Finally, the museum frequently hosts temporary exhibitions on various natural history topics, which can offer fresh perspectives and engaging displays.
Marseille-Saint-Charles Train Station
Marseille-Saint-Charles is the main railway station in Marseille and one of the busiest train stations in France. It is centrally located in the city’s 1st arrondissement, near the Canebière street.
The station serves as a major transportation hub, connecting Marseille with various domestic and international destinations.
The station building, designed by Gustave Desplaces and Marius Toudoire, features a distinctive blend of architectural styles, including Beaux-Arts and Second Empire.
The grand façade, with its imposing clock tower and intricately detailed stonework. As you can imagine, the result is a remarkable first impression.
From its upper levels (after you’ve ascended the staircase) you’ll be rewarded with expansive views of Marseille’s skyline, including the city’s iconic Notre-Dame de la Garde basilica.
While you’re on the move, Marseille-Saint-Charles Train Station conveniently has a variety of shops and eateries. You can find boutiques selling fashion, accessories, books, and souvenirs.
Additionally, there are numerous cafes, bakeries, and restaurants where you can enjoy a quick snack or a leisurely meal.
Calanques National Park
The Calanques National Park (Parc national des Calanques) is a beautiful and protected area located near Marseille, France.
It encompasses a stretch of coastline along the Mediterranean Sea, between the cities of Marseille, Cassis, and La Ciotat. The park was established in 2012 to preserve and safeguard the unique natural and cultural heritage of the region.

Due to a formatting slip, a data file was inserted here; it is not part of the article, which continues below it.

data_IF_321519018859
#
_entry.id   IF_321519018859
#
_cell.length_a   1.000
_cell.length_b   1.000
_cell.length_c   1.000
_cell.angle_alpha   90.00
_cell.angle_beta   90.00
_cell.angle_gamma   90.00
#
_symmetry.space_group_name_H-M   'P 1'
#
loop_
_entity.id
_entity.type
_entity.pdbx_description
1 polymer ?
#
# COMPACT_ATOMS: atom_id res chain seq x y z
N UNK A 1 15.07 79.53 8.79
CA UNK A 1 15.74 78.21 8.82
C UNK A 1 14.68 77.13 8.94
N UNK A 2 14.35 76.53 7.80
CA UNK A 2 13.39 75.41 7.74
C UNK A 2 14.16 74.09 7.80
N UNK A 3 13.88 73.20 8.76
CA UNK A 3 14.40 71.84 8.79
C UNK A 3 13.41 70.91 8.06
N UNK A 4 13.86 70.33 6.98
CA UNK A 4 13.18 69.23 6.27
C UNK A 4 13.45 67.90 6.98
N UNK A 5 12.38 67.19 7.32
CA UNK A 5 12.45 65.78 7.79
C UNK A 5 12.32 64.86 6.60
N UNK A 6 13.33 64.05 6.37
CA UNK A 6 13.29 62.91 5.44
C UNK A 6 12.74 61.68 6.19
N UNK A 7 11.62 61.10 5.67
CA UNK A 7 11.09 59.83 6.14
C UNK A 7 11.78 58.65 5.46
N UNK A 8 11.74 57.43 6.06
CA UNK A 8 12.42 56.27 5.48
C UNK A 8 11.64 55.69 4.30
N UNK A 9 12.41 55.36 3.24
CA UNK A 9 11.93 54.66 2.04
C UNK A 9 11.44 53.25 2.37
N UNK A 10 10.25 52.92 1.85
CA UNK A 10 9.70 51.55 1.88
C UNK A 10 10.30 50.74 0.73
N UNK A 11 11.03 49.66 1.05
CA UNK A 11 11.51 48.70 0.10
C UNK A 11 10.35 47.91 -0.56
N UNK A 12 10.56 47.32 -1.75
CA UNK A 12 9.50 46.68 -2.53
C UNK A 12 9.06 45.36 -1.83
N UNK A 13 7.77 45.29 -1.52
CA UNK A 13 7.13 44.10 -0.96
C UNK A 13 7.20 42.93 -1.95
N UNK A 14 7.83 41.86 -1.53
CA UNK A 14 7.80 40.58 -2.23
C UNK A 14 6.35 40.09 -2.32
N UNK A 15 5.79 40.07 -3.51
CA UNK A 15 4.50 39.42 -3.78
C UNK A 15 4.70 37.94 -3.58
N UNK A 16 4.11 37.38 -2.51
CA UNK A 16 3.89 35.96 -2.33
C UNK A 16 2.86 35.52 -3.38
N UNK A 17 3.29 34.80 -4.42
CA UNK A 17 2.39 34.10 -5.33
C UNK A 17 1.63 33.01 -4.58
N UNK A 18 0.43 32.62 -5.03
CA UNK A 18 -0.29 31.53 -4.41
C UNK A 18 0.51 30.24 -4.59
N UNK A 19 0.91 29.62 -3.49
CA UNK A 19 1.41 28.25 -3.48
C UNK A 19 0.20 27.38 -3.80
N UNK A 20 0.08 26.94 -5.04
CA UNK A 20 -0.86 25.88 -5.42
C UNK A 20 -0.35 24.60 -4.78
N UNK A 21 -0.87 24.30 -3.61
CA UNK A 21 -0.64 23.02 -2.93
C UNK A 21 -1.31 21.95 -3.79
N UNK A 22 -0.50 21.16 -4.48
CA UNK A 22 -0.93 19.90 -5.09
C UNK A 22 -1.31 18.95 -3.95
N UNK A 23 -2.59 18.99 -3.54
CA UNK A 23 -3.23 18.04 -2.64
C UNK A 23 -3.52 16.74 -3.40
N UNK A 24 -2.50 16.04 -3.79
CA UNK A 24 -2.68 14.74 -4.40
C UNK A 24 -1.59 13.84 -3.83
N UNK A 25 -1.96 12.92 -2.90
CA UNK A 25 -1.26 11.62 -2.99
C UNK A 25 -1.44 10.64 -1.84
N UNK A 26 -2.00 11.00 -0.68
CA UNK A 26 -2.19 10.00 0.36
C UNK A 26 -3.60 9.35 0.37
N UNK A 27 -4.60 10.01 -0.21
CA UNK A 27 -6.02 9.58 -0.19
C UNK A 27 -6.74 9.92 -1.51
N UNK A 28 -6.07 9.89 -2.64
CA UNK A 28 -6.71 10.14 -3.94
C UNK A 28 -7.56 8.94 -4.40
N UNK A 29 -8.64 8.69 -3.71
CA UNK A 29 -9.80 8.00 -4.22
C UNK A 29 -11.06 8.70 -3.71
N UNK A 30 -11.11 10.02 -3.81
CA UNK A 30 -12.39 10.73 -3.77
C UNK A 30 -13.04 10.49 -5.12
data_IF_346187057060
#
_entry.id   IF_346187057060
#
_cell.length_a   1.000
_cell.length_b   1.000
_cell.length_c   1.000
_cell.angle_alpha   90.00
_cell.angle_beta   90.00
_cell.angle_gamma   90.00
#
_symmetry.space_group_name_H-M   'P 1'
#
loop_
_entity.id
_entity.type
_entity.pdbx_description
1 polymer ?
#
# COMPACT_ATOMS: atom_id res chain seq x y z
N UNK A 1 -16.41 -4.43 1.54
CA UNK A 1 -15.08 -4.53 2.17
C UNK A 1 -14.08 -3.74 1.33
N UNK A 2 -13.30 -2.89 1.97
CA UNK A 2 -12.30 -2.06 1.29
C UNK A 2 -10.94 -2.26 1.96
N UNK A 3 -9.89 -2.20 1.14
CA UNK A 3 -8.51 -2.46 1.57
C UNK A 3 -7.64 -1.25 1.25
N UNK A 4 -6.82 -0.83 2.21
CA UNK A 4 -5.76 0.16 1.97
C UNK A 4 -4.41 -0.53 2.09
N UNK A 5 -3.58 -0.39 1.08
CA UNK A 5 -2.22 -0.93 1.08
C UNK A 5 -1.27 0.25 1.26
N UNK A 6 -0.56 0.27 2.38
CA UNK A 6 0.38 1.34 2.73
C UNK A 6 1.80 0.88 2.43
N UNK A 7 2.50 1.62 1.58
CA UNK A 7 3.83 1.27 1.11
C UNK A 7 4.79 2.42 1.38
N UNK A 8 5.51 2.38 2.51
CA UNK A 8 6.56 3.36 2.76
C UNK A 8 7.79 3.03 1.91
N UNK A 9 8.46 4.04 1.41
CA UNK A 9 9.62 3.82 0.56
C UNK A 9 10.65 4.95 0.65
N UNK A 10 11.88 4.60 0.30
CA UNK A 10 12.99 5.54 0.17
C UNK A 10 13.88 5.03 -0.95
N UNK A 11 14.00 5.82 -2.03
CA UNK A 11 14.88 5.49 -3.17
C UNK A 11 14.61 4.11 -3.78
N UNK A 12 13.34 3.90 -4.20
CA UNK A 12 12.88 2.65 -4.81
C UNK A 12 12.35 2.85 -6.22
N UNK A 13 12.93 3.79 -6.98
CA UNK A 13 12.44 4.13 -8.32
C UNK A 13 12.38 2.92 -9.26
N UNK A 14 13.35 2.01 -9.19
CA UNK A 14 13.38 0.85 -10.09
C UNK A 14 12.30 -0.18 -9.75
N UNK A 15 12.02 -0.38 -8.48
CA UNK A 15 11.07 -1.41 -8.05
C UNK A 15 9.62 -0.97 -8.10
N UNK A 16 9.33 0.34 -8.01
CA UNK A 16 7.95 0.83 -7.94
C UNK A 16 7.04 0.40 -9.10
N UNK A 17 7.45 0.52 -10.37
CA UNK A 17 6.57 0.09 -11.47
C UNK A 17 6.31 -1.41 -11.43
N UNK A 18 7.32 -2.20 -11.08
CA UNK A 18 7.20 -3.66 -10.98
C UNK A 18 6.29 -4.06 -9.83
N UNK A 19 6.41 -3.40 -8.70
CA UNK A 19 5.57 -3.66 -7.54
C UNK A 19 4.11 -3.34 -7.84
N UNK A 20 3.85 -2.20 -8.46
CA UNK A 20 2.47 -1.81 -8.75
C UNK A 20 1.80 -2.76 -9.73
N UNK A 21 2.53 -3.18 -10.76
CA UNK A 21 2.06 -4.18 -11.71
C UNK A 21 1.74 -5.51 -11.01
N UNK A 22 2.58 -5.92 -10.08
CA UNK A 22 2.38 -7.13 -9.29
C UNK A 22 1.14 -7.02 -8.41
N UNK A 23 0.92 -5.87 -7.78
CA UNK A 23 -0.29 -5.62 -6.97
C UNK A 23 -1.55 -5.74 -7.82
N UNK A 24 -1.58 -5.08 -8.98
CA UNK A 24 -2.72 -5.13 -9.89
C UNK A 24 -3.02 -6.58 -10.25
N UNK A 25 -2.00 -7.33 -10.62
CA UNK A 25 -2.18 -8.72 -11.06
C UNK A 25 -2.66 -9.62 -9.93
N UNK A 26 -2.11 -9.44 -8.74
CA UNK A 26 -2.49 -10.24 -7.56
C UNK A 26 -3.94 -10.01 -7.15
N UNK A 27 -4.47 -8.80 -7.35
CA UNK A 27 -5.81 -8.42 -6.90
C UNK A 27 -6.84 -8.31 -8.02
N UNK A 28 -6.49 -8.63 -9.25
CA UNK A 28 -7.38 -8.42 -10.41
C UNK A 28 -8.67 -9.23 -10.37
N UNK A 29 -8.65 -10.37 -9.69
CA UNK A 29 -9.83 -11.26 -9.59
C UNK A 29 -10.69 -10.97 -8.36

The Calanques National Park is renowned for its striking limestone cliffs, hidden coves, crystal-clear waters, and diverse flora and fauna.
It offers a stunning combination of rugged landscapes, marine ecosystems, and cultural landmarks. The park covers approximately 520 square kilometers (200 square miles), with both land and sea areas protected.
You’ll be able to engage in various activities, including hiking, rock climbing, boating, swimming, snorkeling, and diving.
The park boasts an extensive network of hiking trails that make you feel as though you’re walking along the path that the characters of Sanditon walked in the series.
Arguably one of the most unique ways to experience and view the Marseille coastline is to take a trip away from the mainland and head to the Château d’If.
You know how Disney movies start with that castle covered in fireworks? That’s a similar sort of atmosphere and view you’ll be seeing if you venture to Château d’If.
Explore the stunning coastal beauty of Marseille by taking a boat trip that combines a visit to the Château d’If with a tour of the Calanques. The Château d’If, located on the island of If, is a famous fortress known for its connection to the novel The Count of Monte Cristo.
You can take a short boat ride from the Old Port to the island and explore the fortress, enjoying panoramic views of the city and the sea.
Afterward, continue your boat journey through the breathtaking Calanques, a series of fjord-like inlets with towering limestone cliffs and turquoise waters. This excursion allows you to experience the maritime beauty of Marseille and its surrounding natural wonders.
Pair the trip with some French champagne (because the view itself is worthy of a celebration), kick your feet up and imagine you’re the Countess to the Count of Monte Cristo.
Le Panier Neighborhood
Le Panier is the oldest district in Marseille and is known for its alleyways, colorful facades, and vibrant artistic atmosphere.
A walk through this historic neighborhood will have you discovering a load of hidden treasures, such as local art galleries, boutiques, and street art.
Le Panier is also home to several noteworthy landmarks, including the Vieille Charité, a former almshouse turned cultural center that boasts museums and exhibitions.
Explore the winding streets, stop by cozy cafes, browse through local shops, and immerse yourself in the ambiance of Le Panier.